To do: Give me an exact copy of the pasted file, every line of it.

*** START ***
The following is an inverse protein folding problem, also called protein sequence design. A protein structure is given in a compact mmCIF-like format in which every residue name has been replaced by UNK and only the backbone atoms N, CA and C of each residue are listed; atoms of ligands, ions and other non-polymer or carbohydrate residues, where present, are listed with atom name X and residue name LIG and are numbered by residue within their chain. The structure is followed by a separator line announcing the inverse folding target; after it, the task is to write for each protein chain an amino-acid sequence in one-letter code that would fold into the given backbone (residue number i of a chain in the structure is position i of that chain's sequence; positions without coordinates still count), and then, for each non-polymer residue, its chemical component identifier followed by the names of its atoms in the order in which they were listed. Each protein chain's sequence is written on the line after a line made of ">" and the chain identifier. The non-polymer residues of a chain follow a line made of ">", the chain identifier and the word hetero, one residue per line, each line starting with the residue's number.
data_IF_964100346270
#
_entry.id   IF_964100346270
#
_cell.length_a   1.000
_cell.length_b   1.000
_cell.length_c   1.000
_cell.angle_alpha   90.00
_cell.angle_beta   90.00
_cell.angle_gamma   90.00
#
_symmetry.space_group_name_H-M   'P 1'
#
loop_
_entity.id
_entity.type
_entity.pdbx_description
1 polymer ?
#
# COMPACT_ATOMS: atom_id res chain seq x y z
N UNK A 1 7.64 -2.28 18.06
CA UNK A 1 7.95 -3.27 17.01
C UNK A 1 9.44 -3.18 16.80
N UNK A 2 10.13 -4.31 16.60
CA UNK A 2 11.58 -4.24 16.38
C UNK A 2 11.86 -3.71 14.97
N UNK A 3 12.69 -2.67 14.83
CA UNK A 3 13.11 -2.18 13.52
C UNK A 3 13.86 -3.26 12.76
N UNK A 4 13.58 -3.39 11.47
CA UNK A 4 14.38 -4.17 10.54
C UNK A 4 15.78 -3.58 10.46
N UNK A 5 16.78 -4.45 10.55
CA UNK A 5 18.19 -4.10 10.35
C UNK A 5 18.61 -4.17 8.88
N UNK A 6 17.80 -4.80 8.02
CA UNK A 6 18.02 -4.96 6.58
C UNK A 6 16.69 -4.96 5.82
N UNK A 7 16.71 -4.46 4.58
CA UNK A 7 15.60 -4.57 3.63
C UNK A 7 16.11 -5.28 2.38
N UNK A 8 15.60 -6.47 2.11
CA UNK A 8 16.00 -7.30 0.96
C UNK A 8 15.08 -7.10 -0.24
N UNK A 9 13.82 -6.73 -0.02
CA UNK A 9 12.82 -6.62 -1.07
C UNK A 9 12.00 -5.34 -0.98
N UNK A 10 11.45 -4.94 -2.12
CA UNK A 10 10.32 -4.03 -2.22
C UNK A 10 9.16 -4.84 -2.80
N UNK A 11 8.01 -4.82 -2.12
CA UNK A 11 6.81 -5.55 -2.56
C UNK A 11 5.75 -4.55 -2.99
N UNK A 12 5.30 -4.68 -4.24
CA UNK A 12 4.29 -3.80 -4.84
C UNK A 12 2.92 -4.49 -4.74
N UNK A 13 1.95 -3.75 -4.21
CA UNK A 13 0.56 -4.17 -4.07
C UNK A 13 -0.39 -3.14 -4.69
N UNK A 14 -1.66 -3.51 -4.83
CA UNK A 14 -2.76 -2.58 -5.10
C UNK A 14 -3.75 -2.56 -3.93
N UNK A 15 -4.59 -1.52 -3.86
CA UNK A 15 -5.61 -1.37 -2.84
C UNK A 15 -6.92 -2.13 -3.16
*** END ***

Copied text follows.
The following is an inverse protein folding problem, also called protein sequence design. A protein structure is given in a compact mmCIF-like format in which every residue name has been replaced by UNK and only the backbone atoms N, CA and C of each residue are listed; atoms of ligands, ions and other non-polymer or carbohydrate residues, where present, are listed with atom name X and residue name LIG and are numbered by residue within their chain. The structure is followed by a separator line announcing the inverse folding target; after it, the task is to write for each protein chain an amino-acid sequence in one-letter code that would fold into the given backbone (residue number i of a chain in the structure is position i of that chain's sequence; positions without coordinates still count), and then, for each non-polymer residue, its chemical component identifier followed by the names of its atoms in the order in which they were listed. Each protein chain's sequence is written on the line after a line made of ">" and the chain identifier. The non-polymer residues of a chain follow a line made of ">", the chain identifier and the word hetero, one residue per line, each line starting with the residue's number.
data_IF_964100346270
#
_entry.id   IF_964100346270
#
_cell.length_a   1.000
_cell.length_b   1.000
_cell.length_c   1.000
_cell.angle_alpha   90.00
_cell.angle_beta   90.00
_cell.angle_gamma   90.00
#
_symmetry.space_group_name_H-M   'P 1'
#
loop_
_entity.id
_entity.type
_entity.pdbx_description
1 polymer ?
#
# COMPACT_ATOMS: atom_id res chain seq x y z
N UNK A 1 7.64 -2.28 18.06
CA UNK A 1 7.95 -3.27 17.01
C UNK A 1 9.44 -3.18 16.80
N UNK A 2 10.13 -4.31 16.60
CA UNK A 2 11.58 -4.24 16.38
C UNK A 2 11.86 -3.71 14.97
N UNK A 3 12.69 -2.67 14.83
CA UNK A 3 13.11 -2.18 13.52
C UNK A 3 13.86 -3.26 12.76
N UNK A 4 13.58 -3.39 11.47
CA UNK A 4 14.38 -4.17 10.54
C UNK A 4 15.78 -3.58 10.46
N UNK A 5 16.78 -4.45 10.55
CA UNK A 5 18.19 -4.10 10.35
C UNK A 5 18.61 -4.17 8.88
N UNK A 6 17.80 -4.80 8.02
CA UNK A 6 18.02 -4.96 6.58
C UNK A 6 16.69 -4.96 5.82
N UNK A 7 16.71 -4.46 4.58
CA UNK A 7 15.60 -4.57 3.63
C UNK A 7 16.11 -5.28 2.38
N UNK A 8 15.60 -6.47 2.11
CA UNK A 8 16.00 -7.30 0.96
C UNK A 8 15.08 -7.10 -0.24
N UNK A 9 13.82 -6.73 -0.02
CA UNK A 9 12.82 -6.62 -1.07
C UNK A 9 12.00 -5.34 -0.98
N UNK A 10 11.45 -4.94 -2.12
CA UNK A 10 10.32 -4.03 -2.22
C UNK A 10 9.16 -4.84 -2.80
N UNK A 11 8.01 -4.82 -2.12
CA UNK A 11 6.81 -5.55 -2.56
C UNK A 11 5.75 -4.55 -2.99
N UNK A 12 5.30 -4.68 -4.24
CA UNK A 12 4.29 -3.80 -4.84
C UNK A 12 2.92 -4.49 -4.74
N UNK A 13 1.95 -3.75 -4.21
CA UNK A 13 0.56 -4.17 -4.07
C UNK A 13 -0.39 -3.14 -4.69
N UNK A 14 -1.66 -3.51 -4.83
CA UNK A 14 -2.76 -2.58 -5.10
C UNK A 14 -3.75 -2.56 -3.93
N UNK A 15 -4.59 -1.52 -3.86
CA UNK A 15 -5.61 -1.37 -2.84
C UNK A 15 -6.92 -2.13 -3.16